King Rat Characters
Clavell's characters dramatize his theme. The King is an American who through illicit trading with the enemy has managed to remain well-dressed and well-fed while his less enterprising fellow prisoners are ragged, starved and diseased. Many soldiers believe he is evil for taking advantage of his talent for business. He insists he is only disobeying the law of his captors; he does not steal. He makes a friend of Peter Marlowe, a flight lieutenant in the Royal Air Force, whose family have been military officers since the early eighteenth century and who disdains "trade." Marlowe shares Clavell's background and is generally his spokesman in the novel. Since Marlowe speaks Malay, he becomes the translator and general aide to the King, worrying all the time that his behavior is dishonorable, but knowing he must take advantage of this relationship in order for his friends to survive. Their adversary, besides the Japanese, is Grey, the Provost-Marshall of the camp. He hates the King, because the King has become prosperous by disobeying the laws of the camp which Grey is in charge of enforcing. He also hates Peter, because Peter is a gentleman and will always, Grey believes, look down on Grey's lower-class origins.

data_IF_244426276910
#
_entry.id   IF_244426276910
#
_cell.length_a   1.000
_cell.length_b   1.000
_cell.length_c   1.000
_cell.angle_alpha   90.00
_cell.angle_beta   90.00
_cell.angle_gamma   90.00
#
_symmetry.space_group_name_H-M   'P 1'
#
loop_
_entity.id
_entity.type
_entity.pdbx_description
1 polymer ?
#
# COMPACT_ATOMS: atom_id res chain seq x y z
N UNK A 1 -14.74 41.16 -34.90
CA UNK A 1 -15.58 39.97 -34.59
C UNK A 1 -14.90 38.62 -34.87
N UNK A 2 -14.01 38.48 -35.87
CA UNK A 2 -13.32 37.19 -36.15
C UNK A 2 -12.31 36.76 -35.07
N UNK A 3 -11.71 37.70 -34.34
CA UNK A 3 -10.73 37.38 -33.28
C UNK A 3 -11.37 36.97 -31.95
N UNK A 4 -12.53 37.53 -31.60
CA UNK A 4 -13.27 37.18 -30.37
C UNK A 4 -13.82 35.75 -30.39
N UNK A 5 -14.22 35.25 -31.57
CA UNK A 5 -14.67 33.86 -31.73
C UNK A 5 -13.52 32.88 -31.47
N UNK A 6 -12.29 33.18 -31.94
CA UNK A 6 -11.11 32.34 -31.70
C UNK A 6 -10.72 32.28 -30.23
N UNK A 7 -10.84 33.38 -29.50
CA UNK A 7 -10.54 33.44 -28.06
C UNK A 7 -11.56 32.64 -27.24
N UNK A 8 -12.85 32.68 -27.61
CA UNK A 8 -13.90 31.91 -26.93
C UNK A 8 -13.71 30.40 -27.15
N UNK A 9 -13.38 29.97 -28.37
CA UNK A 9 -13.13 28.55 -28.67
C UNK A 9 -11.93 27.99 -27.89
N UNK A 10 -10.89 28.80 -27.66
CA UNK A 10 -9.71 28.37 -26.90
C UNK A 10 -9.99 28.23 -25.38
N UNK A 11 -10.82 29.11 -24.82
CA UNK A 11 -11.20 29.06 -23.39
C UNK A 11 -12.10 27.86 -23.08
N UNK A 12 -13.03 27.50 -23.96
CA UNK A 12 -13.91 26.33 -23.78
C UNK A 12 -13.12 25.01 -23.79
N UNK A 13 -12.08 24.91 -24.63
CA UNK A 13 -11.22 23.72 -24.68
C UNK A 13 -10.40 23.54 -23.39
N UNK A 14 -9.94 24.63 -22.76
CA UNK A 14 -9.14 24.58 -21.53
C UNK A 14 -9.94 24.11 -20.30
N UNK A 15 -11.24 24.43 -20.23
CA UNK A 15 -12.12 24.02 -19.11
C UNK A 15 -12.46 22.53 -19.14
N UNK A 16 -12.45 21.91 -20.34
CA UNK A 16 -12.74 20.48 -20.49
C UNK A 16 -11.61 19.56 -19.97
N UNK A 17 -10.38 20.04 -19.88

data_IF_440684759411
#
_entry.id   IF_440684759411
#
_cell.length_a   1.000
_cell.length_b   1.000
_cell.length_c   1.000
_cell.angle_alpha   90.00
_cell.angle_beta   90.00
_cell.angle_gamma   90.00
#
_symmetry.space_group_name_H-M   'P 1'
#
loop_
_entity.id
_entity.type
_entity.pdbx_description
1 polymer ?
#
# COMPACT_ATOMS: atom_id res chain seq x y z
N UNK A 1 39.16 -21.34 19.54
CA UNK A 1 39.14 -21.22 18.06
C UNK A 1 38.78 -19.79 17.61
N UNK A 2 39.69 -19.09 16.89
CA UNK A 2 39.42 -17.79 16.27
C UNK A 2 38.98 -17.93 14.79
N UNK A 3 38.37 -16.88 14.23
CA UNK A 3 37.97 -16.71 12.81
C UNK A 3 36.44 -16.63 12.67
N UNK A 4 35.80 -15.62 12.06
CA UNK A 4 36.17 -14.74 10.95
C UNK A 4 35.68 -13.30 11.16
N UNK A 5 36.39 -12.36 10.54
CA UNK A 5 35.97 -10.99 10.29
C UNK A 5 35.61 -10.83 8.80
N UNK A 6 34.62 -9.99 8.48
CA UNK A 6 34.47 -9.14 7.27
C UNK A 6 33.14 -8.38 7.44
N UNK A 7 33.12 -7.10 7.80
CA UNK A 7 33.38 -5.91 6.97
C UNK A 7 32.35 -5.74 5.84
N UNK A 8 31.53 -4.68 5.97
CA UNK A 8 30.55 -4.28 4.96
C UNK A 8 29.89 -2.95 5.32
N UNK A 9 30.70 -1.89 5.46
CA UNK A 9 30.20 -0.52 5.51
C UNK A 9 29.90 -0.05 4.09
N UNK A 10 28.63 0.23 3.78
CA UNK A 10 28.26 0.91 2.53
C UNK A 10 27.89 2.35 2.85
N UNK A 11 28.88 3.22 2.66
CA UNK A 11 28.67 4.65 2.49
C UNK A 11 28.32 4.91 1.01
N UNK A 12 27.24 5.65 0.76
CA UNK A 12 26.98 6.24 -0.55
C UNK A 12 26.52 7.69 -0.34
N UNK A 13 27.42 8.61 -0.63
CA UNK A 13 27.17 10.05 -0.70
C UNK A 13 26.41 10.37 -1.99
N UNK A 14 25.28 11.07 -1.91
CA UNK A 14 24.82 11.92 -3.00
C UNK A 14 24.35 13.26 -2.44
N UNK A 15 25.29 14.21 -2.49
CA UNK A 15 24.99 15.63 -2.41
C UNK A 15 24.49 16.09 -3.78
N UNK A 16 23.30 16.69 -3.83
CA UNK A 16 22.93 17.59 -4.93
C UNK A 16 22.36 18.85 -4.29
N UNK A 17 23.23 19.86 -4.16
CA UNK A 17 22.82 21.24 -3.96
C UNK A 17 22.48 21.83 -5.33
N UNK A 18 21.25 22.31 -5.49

The minor characters are memorable too: Max and Dino, the King's fellow Americans, who serve him for the food he can provide but despise themselves for it, the Japanese village chief who wants safety for his village, and his beautiful daughter who is attracted to Marlowe. Clavell also introduces the reader to Sean and Stephen, the homosexuals despised by almost everyone but who, one as an entertainer and the other as a nurse, do much to ameliorate the lot of their fellow prisoners. There are a great many characters in this novel; they are not stereotypes, although some critics feel they could have been more fully developed. They are examples of the variety of the thousands of men at Changi.